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Exit planning is critical as businesses transition from those owners to the next generation

June 1, 2016
Exit planning is critical as businesses transition from those owners to the next generation or to outsiders

Exit planning is a strategy that is designed and executed to allow owners to exit their businesses on their own terms and conditions.

And it’s becoming a critical element in today’s world.

“There is a large Baby Boomer population in this country, and it’s expected that millions of businesses will transition in the next few years from those owners to the next generation or other outsiders,” said Stephen Hauser, managing director of Corporate Finance Associates, which helps companies sell their businesses.

In his presentation, “Ownership Transition Expectations and Preparation,” he said that only 19% of middle market manufacturers and distributors are “very prepared” for it, with 25% unprepared and 54% somewhat prepared, according to a Clifton Allen Larsen survey in 2015. That’s rather alarming, considering that the survey showed that 45% of the owners expect a sale in the next one to five years.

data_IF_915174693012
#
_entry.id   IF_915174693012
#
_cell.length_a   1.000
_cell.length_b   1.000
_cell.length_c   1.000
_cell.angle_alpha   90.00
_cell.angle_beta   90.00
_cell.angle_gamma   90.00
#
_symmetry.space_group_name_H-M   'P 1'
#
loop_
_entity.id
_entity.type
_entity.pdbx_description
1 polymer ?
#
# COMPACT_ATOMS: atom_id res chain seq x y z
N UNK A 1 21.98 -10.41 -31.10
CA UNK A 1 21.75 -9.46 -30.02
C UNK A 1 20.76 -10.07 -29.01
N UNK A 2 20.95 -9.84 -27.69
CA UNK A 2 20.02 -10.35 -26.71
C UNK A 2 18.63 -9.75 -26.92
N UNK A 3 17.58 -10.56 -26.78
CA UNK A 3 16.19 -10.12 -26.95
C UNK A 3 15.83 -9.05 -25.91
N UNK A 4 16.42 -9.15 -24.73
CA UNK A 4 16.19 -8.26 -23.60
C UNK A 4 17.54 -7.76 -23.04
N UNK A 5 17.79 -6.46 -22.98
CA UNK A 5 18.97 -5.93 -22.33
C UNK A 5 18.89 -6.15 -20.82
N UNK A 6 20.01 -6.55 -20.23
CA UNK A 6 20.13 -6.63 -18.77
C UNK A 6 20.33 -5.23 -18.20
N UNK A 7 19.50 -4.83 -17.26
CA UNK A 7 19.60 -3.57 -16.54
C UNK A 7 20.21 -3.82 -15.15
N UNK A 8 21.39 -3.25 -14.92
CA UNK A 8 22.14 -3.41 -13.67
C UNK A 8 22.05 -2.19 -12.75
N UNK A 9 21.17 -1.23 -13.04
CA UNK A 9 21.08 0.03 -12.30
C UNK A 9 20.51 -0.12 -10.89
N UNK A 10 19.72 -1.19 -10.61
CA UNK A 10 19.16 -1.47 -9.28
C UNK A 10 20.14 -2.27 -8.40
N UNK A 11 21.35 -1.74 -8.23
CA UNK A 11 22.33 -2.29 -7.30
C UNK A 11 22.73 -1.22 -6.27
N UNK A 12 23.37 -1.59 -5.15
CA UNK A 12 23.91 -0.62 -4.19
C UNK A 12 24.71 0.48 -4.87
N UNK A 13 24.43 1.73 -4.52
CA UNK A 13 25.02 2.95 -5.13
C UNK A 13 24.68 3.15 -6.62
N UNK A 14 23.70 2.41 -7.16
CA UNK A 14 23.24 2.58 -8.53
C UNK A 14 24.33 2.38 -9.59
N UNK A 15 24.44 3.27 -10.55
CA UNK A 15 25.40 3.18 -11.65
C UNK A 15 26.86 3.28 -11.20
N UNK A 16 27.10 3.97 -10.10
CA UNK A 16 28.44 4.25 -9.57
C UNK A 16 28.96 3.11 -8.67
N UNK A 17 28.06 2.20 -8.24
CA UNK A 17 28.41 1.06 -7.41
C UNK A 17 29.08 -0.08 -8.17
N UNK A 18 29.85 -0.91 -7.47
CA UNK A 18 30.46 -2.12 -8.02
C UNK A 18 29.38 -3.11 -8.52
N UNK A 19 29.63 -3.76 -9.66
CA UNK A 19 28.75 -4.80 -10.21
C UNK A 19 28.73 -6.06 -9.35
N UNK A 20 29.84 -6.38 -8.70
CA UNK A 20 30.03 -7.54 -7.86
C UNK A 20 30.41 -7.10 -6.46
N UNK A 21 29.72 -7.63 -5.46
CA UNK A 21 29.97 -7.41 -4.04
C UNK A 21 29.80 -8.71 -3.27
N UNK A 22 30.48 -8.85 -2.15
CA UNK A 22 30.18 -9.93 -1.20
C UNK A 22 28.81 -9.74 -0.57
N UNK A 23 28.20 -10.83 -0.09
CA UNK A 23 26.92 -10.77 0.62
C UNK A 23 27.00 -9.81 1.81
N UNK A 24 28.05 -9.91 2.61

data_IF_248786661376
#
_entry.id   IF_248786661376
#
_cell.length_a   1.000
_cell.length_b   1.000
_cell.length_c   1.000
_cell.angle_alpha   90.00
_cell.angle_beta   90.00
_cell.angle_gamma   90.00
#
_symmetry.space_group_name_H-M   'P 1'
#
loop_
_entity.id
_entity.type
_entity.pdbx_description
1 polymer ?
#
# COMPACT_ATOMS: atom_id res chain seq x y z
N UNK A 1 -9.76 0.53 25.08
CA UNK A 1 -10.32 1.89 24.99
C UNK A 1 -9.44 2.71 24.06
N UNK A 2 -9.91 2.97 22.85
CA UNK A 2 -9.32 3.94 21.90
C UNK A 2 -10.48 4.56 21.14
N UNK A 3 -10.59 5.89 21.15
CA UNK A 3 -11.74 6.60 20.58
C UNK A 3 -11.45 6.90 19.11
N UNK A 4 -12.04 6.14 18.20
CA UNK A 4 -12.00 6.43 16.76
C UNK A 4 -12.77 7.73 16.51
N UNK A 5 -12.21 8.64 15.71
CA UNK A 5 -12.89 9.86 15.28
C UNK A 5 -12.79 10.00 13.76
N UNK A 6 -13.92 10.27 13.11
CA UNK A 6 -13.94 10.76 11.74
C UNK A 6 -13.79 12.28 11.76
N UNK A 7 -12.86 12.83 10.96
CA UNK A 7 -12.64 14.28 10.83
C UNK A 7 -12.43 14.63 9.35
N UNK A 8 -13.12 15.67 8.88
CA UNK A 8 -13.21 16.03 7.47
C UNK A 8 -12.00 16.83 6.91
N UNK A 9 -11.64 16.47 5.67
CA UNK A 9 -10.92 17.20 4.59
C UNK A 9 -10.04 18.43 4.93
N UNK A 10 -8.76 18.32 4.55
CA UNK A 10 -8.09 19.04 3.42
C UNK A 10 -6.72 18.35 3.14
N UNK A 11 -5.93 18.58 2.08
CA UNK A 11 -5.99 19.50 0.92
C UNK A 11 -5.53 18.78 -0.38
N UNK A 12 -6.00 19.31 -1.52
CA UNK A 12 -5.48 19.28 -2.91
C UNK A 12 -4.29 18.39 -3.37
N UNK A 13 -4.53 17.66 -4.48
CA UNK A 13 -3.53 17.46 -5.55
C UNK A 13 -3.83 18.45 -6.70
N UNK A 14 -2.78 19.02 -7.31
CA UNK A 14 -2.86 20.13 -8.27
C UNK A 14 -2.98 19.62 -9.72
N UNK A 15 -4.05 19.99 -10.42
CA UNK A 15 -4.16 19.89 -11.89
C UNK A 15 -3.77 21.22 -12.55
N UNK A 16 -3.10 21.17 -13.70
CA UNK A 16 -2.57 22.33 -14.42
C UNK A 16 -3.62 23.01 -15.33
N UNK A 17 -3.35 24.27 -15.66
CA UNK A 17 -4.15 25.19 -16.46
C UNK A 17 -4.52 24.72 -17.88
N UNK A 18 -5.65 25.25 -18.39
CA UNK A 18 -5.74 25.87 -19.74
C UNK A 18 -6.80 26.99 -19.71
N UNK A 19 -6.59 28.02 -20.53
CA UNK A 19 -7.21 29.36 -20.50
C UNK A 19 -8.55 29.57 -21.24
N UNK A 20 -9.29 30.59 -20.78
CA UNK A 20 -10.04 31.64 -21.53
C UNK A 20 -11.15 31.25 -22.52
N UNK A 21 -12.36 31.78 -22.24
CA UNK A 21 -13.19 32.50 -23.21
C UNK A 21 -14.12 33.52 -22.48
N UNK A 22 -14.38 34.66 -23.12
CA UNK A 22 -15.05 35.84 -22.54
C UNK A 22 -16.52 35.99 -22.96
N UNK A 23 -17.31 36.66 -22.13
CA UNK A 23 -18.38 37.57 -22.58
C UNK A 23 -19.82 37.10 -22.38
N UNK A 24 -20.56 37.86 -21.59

According to a study done by Kent State University in 2013 involving 250 privately held firms (75% of which were under $25 million in revenue):

•  50% of all owners’ wealth is locked in their business.

•  50% of owners’ exits are involuntary: due to accidents, death, or divorce.

•  70% of owners have no plan or no written plan.

Stephen Hauser, Corporate Finance Associates

“So what we had was people going, ‘Uh-oh, I’ve got something I have to deal with,’ ” Hauser said. “When you exit a company that way, it’s likely not the best value.”

He said the Kent State survey showed that 34% of the companies transition to managers, 33% to family, and 33% to a third party.